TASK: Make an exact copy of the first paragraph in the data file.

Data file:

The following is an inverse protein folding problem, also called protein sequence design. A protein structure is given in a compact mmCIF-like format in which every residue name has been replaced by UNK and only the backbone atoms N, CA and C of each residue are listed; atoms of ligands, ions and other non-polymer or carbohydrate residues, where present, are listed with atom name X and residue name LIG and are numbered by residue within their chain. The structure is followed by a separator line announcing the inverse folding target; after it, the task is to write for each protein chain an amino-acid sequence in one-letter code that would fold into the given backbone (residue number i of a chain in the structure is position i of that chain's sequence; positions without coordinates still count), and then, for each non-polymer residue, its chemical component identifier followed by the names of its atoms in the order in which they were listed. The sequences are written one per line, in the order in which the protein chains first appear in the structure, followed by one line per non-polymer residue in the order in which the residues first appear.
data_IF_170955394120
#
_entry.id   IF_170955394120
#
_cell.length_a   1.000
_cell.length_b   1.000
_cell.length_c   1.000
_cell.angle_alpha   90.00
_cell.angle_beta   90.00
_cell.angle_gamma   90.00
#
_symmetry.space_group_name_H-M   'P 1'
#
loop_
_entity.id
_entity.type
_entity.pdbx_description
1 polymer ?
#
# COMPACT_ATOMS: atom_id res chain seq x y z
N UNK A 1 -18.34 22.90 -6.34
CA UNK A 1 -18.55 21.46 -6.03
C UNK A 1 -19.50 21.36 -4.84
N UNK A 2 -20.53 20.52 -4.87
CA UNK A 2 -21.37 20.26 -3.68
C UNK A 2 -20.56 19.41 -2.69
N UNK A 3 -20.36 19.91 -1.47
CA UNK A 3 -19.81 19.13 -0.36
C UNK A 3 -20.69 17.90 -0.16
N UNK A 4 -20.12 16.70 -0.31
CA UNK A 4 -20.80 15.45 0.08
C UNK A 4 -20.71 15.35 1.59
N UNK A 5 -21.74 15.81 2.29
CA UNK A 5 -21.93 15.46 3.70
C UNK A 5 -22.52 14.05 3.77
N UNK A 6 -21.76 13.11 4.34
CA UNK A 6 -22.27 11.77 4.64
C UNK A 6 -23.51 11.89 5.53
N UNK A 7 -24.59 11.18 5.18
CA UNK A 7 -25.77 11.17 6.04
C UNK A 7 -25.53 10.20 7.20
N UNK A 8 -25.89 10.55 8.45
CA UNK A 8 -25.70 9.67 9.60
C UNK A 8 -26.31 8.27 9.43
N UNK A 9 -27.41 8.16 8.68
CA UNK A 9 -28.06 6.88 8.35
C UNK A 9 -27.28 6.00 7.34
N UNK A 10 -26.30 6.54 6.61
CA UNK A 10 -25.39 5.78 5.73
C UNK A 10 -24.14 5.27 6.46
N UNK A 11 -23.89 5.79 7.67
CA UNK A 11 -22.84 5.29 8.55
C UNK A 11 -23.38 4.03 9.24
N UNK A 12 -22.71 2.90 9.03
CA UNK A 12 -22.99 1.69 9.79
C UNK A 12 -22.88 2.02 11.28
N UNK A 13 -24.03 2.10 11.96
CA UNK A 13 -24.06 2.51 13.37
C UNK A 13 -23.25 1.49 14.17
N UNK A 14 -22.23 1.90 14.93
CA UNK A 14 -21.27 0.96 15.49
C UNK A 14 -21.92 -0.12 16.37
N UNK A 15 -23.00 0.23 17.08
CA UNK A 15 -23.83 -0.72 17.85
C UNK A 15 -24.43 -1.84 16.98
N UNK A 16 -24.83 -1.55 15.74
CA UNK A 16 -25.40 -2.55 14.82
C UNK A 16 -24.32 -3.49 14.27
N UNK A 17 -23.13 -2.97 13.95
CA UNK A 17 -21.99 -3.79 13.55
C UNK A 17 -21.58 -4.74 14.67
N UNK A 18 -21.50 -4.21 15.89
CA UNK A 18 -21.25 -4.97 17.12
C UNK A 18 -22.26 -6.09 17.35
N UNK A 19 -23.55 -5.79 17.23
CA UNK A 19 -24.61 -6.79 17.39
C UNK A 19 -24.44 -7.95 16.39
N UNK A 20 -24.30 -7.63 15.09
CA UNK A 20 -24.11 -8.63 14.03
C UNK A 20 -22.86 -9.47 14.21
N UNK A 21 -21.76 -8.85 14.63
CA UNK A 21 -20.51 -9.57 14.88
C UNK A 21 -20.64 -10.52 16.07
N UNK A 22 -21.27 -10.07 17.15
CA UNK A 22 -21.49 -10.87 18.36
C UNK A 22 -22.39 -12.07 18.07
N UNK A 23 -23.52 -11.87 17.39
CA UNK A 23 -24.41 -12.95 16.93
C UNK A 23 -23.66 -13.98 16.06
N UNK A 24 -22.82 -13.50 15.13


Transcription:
The following is an inverse protein folding problem, also called protein sequence design. A protein structure is given in a compact mmCIF-like format in which every residue name has been replaced by UNK and only the backbone atoms N, CA and C of each residue are listed; atoms of ligands, ions and other non-polymer or carbohydrate residues, where present, are listed with atom name X and residue name LIG and are numbered by residue within their chain. The structure is followed by a separator line announcing the inverse folding target; after it, the task is to write for each protein chain an amino-acid sequence in one-letter code that would fold into the given backbone (residue number i of a chain in the structure is position i of that chain's sequence; positions without coordinates still count), and then, for each non-polymer residue, its chemical component identifier followed by the names of its atoms in the order in which they were listed. The sequences are written one per line, in the order in which the protein chains first appear in the structure, followed by one line per non-polymer residue in the order in which the residues first appear.